Top 5: All Our Tomorrows

On Valentine’s weekend in 1982, I had an engagement ring burning a hole in my pocket.

It hadn’t cost very much—in fact I can remember the guy at the jewelry store cracking wise about how little I was paying for it—but I had spent as much as I could justify, making $185 a week with no credit card and almost nothing in the bank. She had been expecting a ring for a while. When she didn’t get it at Christmas or her birthday, she figured Valentine’s Day was the next likely date. That was my plan, too. She was coming over to spend the weekend with me in my new place, and I thought that I would give the ring to her on Valentine’s Day, which was Sunday. When she arrived on Friday night, she brought a few housewarming gifts, odds and ends, things I’d said I needed in the new place, and I suddenly decided I couldn’t wait until Sunday. So on Friday night, in the living room of my crappy furnished apartment, I whipped out the ring and proposed to her.

She said yes.

I was a little baby disc jockey only a couple of weeks into my first full-time radio job at KDTH in Dubuque. My responsibilities also included the care and feeding of the automation system for D93, the FM Top-40 station. And on the Cash Box chart dated February 13, 1982, were a lot of  the songs D93 was playing, a few that were heard on KDTH, and a few I wouldn’t discover until years later. The stuff as the top is either burned out from years of exposure or was rather undistinguished to begin with, but there’s more interesting stuff further down.

14. “Waiting on a Friend”/Rolling Stones (holding at 14). A song with a remarkable history, the instrumental track for “Waiting on a Friend” was born in 1970, and the Stones tried recording it on the sessions that resulted in the 1973 album Goats Head Soup. It sat in the can for seven years, until the band’s co-producer started scouting for songs to go on Tattoo You. Mick Jagger wrote lyrics for it, and the band rounded up jazz saxophonist Sonny Rollins for a solo. But some of what we hear is that original instrumental track from years before, including Mick Taylor on guitar.

20. “Through the Years”/Kenny Rogers (up from 23). I’d never been much of a Kenny Rogers fan. His late 70s material sounded cheap and tossed off, so I welcomed the craftsmanship I heard in his collaborations with Lionel Richie as producer. “Through the Years” doesn’t sound much different from anything else he’d done, at least not until about two minutes into the record. At that point, he starts singing with a conviction I’d never heard before—and then, at about 3:25 in, he goes up and gets a beautiful high note and proceeds to sing the hell out of the rest of the song. It blew me out of the chair in the radio studio the first time I heard it. This is the only Kenny Rogers record you need.

32. “All Our Tomorrows”/Eddie Schwartz. (holding at 32). D93 played a lot of records of dubious value in hopes of being among the first stations in the country to break a new hit. We probably played “All Our Tomorrows” more than any station outside of Schwartz’s native Canada, but it was worth the attention.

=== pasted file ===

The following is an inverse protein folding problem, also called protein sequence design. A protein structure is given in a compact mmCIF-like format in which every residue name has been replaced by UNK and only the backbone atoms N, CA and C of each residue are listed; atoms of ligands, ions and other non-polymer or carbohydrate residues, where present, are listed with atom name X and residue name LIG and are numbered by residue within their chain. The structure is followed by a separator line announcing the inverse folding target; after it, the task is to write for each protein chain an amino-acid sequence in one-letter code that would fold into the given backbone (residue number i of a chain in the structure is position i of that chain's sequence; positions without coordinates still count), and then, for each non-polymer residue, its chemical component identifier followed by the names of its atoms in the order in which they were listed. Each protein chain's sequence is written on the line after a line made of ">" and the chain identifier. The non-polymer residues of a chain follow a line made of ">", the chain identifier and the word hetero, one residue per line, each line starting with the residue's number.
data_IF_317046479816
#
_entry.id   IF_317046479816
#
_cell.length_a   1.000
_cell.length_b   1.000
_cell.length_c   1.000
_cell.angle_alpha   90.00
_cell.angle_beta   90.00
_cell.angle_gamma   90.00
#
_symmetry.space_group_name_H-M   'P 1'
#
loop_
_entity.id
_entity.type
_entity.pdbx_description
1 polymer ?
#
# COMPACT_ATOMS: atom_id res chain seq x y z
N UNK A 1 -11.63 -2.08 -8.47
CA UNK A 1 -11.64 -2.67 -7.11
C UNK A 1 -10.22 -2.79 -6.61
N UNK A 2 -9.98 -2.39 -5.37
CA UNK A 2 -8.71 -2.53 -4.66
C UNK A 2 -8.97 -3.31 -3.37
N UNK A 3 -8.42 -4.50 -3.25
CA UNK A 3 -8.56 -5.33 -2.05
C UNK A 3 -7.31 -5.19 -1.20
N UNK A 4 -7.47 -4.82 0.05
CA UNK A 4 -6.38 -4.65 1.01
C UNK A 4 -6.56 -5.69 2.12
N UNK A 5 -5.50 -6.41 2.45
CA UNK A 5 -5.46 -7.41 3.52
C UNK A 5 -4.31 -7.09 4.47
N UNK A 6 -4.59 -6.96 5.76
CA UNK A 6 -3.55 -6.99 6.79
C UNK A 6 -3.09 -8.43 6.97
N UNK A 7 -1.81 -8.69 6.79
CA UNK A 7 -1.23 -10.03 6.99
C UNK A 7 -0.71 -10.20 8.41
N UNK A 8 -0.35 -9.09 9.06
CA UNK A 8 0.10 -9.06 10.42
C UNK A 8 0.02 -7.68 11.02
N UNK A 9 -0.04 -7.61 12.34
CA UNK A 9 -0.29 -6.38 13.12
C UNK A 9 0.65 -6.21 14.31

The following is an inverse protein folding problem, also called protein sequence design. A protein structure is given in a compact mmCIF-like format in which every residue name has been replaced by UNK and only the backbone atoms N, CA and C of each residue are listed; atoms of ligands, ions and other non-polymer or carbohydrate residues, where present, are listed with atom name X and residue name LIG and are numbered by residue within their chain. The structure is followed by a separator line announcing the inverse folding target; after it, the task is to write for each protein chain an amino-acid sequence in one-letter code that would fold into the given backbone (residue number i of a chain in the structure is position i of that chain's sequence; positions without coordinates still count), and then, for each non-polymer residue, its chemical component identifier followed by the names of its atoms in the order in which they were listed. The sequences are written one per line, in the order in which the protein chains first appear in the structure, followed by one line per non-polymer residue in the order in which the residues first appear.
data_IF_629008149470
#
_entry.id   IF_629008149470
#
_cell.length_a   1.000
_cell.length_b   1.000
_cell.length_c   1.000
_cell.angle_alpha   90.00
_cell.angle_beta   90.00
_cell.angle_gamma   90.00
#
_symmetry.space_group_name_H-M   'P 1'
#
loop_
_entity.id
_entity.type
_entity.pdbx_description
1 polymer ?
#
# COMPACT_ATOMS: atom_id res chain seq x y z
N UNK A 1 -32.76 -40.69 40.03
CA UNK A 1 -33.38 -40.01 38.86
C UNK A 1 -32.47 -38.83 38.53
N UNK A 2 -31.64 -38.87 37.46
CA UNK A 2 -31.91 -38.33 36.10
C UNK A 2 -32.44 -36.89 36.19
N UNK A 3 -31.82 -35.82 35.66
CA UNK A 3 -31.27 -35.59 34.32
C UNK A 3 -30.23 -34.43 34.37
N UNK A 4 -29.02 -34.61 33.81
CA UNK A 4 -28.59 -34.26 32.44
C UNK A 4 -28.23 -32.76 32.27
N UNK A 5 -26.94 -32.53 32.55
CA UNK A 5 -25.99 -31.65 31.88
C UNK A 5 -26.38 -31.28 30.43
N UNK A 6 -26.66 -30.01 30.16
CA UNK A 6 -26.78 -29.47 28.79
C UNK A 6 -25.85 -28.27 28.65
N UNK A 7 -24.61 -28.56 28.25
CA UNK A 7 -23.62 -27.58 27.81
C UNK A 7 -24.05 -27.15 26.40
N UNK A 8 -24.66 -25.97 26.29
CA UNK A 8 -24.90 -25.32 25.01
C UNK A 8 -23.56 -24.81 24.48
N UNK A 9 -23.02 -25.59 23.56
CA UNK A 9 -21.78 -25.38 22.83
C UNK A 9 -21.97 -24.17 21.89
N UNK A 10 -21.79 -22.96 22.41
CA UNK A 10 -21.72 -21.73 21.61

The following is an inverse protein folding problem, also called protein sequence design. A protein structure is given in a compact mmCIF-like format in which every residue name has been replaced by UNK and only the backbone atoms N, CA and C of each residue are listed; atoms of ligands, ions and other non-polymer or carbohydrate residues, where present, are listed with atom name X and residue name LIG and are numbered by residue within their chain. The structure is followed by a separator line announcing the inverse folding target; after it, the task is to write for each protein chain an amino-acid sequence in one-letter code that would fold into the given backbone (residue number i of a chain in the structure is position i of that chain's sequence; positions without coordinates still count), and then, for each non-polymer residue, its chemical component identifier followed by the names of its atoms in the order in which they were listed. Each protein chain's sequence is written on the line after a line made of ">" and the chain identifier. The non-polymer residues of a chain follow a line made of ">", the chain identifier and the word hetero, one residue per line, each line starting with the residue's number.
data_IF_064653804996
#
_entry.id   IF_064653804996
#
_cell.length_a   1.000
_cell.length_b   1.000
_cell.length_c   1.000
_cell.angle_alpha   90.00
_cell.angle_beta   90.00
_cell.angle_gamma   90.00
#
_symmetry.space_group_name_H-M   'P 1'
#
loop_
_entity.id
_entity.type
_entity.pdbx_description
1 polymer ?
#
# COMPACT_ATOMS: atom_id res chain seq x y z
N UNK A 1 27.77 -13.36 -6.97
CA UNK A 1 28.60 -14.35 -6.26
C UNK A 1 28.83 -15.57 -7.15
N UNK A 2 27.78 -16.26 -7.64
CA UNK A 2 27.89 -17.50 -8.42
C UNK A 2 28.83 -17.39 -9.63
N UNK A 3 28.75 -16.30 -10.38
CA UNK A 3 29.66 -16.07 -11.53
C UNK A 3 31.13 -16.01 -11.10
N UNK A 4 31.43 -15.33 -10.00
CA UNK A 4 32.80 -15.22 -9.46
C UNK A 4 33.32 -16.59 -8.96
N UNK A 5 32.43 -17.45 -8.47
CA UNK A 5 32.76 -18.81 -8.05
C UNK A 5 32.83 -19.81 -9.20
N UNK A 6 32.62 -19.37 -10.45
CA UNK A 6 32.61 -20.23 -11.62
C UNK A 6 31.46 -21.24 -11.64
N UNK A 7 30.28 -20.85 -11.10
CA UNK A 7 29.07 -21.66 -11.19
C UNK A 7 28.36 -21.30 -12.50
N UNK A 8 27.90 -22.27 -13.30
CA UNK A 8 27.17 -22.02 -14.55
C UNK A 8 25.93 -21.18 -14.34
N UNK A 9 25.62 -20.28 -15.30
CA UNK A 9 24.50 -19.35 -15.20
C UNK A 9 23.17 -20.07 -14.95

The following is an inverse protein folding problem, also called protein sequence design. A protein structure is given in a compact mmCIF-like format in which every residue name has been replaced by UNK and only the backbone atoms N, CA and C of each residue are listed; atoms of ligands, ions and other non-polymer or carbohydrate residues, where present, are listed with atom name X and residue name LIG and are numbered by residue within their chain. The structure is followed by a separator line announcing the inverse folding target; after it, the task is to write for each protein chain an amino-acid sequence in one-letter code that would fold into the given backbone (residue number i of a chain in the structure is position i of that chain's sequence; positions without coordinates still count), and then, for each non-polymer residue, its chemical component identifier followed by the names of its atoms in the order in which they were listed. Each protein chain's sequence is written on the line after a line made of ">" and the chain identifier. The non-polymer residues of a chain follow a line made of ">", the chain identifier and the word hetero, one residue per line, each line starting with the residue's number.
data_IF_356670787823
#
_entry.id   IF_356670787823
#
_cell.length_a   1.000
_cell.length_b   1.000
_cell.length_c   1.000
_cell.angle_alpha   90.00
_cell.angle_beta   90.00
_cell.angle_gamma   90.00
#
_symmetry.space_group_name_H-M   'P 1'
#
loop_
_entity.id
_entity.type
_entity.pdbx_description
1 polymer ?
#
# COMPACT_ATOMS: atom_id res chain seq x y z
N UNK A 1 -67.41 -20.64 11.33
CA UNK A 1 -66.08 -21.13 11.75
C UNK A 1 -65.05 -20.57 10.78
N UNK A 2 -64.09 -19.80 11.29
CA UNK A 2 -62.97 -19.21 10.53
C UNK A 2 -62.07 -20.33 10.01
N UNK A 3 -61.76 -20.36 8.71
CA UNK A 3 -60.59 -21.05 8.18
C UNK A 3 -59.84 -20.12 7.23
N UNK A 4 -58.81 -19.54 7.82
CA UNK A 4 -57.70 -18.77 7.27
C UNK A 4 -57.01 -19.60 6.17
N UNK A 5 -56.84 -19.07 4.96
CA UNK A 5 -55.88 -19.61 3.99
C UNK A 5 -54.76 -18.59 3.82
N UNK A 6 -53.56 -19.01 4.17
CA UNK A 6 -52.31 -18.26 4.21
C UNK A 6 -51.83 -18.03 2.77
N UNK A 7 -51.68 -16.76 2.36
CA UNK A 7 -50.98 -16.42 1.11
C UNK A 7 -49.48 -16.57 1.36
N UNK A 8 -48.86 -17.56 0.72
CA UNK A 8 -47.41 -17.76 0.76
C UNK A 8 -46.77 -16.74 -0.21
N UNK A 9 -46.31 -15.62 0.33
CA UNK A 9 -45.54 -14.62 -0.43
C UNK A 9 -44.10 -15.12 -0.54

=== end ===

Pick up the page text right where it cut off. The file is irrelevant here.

36. “Trouble”/Lindsey Buckingham (down from 22). In which Buckingham’s gift for massive hooks, which had served Fleetwood Mac so well since 1976, is deployed on his own behalf. If “Trouble” lasted 10 minutes, I’d listen to every second.

60. “Do You Believe in Love”/Huey Lewis and the News (up from 83). If you remember the winter of 1982, you remember that the country was deep in a recession. In Dubuque, a factory town tied to the cratering farm economy, times were especially hard. But there was something encouraging about the tight, radio-ready sound of this new band. As long as you believed in love, they seemed to be saying, you’d be OK.  For a young couple pledging their troth in that season, the answer to “Do You Believe in Love” was an emphatic yes.

“All Our Tomorrows”/Eddie Schwartz (This and other songs by Schwartz are back in print on a new compilation that includes his demo of the Pat Benatar song “Hit Me With Your Best Shot,” which he wrote. As a result, this song will be up only over the weekend. Buy the album here.)

8 responses

  1. “Through the Years” I’m still glad I said yes. :)

  2. Nice. :)

  3. Nice tale. And the Schwartz is a good tune. Have a good memory weekend!

  4. What a wonderful story! 29 years in the making and still going strong!

  5. Some of Kenny Rogers best and most overlooked music was when he was with The New Christy Minstrels and The First Edition. His voice had a smoother tone, not the rough-around-the-edges style that made him rich and famous.

  6. 29 years? I’m green with envy and completely jealous. Keep playing that hit Mr. DJ!

  7. Congrats on 29! As for the Rogers song, I’m not a big fan of “Through the Years,” but I like “I Don’t Need You” and “Share Your Love With Me” quite a bit, so I think we’re in agreement on the broader point of his work at that time. (“Share Your Love With Me” gets the nod mainly for Gladys Knight and the Pips’ great support work; I don’t understand why it wasn’t a bigger hit.)

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